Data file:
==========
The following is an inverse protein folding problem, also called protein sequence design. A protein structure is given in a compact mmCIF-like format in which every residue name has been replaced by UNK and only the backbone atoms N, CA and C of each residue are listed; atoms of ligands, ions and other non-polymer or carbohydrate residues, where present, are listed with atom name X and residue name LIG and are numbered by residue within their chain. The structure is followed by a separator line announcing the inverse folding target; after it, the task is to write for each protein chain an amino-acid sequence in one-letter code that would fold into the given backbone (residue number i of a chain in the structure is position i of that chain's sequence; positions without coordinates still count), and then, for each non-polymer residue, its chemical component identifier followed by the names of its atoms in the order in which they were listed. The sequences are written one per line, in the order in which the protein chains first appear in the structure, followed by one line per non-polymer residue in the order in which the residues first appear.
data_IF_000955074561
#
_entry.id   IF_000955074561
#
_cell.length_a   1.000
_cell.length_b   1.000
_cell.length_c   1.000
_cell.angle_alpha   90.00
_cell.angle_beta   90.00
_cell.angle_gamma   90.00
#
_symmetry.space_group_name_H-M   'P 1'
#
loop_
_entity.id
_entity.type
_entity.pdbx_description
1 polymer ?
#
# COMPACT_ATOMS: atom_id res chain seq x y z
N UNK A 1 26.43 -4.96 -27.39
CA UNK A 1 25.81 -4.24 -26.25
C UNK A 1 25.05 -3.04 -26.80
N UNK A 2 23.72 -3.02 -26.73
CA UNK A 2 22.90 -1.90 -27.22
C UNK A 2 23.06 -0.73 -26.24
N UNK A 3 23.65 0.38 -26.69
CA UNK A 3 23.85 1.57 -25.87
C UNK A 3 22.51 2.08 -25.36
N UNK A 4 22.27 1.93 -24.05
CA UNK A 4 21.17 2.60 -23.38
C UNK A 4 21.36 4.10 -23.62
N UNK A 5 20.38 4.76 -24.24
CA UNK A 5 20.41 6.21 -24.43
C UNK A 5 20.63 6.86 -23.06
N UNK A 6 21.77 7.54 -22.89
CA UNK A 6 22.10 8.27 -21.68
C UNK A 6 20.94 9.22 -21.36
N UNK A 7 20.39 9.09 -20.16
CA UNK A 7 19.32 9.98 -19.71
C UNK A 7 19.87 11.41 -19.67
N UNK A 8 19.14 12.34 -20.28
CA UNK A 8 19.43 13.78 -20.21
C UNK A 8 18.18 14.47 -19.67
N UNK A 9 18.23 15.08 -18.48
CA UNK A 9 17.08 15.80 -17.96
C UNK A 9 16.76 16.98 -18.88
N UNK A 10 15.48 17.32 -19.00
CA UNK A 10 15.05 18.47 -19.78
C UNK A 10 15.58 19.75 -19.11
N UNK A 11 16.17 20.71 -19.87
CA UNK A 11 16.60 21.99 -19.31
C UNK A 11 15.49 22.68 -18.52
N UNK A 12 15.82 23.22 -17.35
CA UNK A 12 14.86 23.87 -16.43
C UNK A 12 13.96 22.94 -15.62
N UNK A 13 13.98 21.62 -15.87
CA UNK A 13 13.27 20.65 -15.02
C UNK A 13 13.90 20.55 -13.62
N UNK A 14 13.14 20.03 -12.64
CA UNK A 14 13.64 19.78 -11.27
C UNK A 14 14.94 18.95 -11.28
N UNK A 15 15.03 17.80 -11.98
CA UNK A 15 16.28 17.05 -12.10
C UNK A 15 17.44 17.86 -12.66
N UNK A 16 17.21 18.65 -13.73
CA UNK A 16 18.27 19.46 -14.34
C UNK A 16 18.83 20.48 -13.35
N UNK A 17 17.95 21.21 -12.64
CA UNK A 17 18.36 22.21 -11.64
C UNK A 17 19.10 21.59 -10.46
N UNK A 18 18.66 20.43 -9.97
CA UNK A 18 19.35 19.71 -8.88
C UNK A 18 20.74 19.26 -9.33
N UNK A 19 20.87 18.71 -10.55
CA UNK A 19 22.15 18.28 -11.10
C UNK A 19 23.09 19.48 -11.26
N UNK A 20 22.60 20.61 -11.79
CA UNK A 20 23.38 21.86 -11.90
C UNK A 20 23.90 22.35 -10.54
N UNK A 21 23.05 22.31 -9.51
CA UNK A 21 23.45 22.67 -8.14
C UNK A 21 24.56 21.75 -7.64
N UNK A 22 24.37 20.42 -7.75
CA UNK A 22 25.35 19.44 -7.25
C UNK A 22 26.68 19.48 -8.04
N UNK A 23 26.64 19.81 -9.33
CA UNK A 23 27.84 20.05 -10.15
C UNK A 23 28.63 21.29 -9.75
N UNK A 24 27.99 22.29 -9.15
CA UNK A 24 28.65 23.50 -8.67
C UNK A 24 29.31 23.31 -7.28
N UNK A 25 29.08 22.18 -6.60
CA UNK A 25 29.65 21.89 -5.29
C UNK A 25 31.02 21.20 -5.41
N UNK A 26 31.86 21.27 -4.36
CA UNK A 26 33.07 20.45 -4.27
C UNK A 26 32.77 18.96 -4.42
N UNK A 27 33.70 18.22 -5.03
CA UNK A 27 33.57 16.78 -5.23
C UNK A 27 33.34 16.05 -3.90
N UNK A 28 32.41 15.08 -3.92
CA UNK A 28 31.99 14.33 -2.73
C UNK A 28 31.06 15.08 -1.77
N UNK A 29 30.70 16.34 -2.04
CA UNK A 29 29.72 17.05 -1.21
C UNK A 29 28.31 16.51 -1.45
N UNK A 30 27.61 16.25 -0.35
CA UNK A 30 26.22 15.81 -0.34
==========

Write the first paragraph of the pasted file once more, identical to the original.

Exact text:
The following is an inverse protein folding problem, also called protein sequence design. A protein structure is given in a compact mmCIF-like format in which every residue name has been replaced by UNK and only the backbone atoms N, CA and C of each residue are listed; atoms of ligands, ions and other non-polymer or carbohydrate residues, where present, are listed with atom name X and residue name LIG and are numbered by residue within their chain. The structure is followed by a separator line announcing the inverse folding target; after it, the task is to write for each protein chain an amino-acid sequence in one-letter code that would fold into the given backbone (residue number i of a chain in the structure is position i of that chain's sequence; positions without coordinates still count), and then, for each non-polymer residue, its chemical component identifier followed by the names of its atoms in the order in which they were listed. The sequences are written one per line, in the order in which the protein chains first appear in the structure, followed by one line per non-polymer residue in the order in which the residues first appear.